Diabetic retinopathy is the most common diabetic eye disease. It’s also a leading cause of blindness in American adults. Routine diabetic eye exams are essential to catch eye disease in its earliest stage. When Dr. Jeevan Mathura and Dr. Lindsay Smithen identify early diabetic eye disease, they can start treatment to help prevent vision loss. If you have diabetes, call them at Retina & Macular Disease Specialists in Arlington, Virginia, or book an appointment online for a comprehensive eye exam.
Diabetic eye disease refers to several eye conditions that develop in people with diabetes. Uncontrolled diabetes causes two primary eye diseases, diabetic retinopathy, and diabetic macular edema.
If you have diabetes, you also have a higher risk of developing cataract and glaucoma. Adults with diabetes are 2-5 times more likely to develop cataract and have nearly double the risk of glaucoma.
Diabetic retinopathy develops as high blood sugar damages small blood vessels in your retina. This condition may progress through stages:
Small blood vessels damaged by high blood sugar swell and leak fluid. Over time, fluid leaks into the macula, which is the area on your retina responsible for central vision and visual acuity, which lets you see sharp details.
The ongoing buildup of fluid ultimately causes diabetic macular edema (DME), creating pressure that damages this delicate structure. DME is the most common cause of vision loss in people with diabetic retinopathy.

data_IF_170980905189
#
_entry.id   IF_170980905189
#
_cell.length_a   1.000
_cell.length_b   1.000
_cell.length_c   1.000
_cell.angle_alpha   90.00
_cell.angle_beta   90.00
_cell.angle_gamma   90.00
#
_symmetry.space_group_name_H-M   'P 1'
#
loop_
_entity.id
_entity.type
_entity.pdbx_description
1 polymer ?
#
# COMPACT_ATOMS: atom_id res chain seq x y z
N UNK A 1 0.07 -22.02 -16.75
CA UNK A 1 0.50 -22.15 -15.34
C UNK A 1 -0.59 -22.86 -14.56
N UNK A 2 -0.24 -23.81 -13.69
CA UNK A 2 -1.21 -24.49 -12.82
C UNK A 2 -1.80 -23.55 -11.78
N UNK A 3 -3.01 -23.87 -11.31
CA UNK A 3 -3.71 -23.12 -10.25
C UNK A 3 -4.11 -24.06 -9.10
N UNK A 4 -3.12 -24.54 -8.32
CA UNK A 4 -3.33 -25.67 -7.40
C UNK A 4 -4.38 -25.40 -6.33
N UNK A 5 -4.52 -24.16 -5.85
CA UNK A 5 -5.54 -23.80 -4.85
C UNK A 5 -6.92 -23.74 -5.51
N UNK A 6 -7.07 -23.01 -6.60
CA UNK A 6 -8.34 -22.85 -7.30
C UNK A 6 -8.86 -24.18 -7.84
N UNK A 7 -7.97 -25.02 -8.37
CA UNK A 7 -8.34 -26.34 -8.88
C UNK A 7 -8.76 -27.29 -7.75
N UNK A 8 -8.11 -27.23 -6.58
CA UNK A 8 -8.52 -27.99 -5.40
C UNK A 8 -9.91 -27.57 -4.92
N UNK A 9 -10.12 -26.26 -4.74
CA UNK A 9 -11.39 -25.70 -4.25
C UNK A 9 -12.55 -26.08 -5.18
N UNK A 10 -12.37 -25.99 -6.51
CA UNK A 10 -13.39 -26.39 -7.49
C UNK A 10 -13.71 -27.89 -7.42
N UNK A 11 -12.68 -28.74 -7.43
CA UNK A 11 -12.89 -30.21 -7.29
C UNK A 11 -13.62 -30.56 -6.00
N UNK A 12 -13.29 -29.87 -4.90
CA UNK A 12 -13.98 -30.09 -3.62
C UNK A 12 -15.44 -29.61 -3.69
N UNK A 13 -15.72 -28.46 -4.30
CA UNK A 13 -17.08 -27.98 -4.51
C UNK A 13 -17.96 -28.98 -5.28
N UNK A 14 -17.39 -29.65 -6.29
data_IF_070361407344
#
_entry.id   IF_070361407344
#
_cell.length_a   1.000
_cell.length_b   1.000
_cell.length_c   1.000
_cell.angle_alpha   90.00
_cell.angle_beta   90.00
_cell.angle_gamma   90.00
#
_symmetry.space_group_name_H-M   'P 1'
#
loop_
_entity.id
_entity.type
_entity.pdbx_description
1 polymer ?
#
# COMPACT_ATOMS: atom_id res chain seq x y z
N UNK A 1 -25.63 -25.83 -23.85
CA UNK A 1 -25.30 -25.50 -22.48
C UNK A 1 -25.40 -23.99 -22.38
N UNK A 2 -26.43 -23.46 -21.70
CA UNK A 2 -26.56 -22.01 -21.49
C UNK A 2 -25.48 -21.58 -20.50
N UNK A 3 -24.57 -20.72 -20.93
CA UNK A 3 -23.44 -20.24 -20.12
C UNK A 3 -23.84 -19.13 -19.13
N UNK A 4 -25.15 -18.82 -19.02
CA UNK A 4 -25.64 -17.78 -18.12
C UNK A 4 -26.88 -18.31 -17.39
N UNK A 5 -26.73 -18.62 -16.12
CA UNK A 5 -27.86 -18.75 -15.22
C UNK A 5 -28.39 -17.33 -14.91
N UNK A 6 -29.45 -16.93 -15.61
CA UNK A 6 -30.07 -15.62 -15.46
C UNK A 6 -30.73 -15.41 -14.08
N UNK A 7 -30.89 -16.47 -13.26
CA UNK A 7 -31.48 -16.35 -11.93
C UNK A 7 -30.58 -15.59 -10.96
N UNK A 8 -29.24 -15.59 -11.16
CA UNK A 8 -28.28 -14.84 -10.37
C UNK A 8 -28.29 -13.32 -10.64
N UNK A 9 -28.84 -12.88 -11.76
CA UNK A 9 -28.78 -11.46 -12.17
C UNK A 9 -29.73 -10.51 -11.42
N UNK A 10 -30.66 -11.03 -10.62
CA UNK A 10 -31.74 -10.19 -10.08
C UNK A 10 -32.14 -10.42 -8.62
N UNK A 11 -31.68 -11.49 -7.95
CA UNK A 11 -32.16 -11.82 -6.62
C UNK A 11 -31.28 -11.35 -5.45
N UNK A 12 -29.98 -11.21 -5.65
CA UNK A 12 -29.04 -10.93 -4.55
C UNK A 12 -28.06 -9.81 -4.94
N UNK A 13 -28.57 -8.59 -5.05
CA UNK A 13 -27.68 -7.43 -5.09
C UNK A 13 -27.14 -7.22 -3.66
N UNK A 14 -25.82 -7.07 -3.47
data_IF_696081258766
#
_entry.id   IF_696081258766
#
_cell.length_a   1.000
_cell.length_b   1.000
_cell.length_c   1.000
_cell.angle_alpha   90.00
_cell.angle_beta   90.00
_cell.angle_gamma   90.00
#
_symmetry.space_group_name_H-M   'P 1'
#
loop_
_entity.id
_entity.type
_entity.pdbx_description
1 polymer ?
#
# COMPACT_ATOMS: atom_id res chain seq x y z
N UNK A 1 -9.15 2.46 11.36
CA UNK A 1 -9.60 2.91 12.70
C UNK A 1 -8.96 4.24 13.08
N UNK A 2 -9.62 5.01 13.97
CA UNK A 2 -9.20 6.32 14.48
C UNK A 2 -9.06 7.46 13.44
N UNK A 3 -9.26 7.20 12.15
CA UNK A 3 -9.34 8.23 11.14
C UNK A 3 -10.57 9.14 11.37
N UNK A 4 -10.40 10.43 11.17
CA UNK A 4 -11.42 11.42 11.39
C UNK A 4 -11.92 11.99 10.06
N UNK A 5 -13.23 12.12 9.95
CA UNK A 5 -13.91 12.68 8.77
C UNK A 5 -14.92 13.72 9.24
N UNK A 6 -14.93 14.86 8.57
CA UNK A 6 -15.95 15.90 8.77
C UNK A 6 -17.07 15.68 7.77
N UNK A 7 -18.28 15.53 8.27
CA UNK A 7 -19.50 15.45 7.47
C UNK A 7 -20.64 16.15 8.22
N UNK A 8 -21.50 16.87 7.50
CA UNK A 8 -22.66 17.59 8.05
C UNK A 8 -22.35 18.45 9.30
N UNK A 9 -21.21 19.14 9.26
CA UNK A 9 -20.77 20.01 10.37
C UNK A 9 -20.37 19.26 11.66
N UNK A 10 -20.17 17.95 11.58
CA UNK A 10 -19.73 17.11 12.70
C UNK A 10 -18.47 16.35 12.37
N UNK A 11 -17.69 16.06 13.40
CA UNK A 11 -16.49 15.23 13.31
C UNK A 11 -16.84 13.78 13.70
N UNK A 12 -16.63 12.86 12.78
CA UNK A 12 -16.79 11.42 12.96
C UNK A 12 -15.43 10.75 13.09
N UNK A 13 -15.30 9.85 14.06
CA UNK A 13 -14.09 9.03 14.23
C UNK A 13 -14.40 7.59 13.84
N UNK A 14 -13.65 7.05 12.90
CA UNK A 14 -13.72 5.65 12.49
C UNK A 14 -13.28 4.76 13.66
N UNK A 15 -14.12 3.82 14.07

Sometimes the nonproliferative stage may progress to proliferative retinopathy, which occurs when new blood vessels grow in the retina. These abnormal vessels leak blood, which affects vision and causes scar tissue. The scar tissue can distort the retina and cause retinal detachment.
Routine diabetic eye exams are essential because your doctor at Retina & Macular Disease Specialists can see changes in blood vessels long before you have symptoms. When diagnosed early, treatment may prevent progression to vision loss.
Symptoms that develop as diabetic retinopathy progresses include:
Your doctor at Retina & Macular Disease Specialists will recommend one of several possible treatments:
Laser surgery helps to seal and shrink abnormal blood vessels. It reduces swelling of the retina and may prevent the vessels from growing again.
This procedure reduces pressure by removing vitreous gel and blood from leaking vessels. Scar tissue may also be removed from the retina during vitrectomy.
Anti-vascular endothelial growth factor (anti-VEGF) medications can be injected into your eye. They reduce swelling in the macula, slow vision loss, and may improve vision. Steroid injections are another option for treating swelling.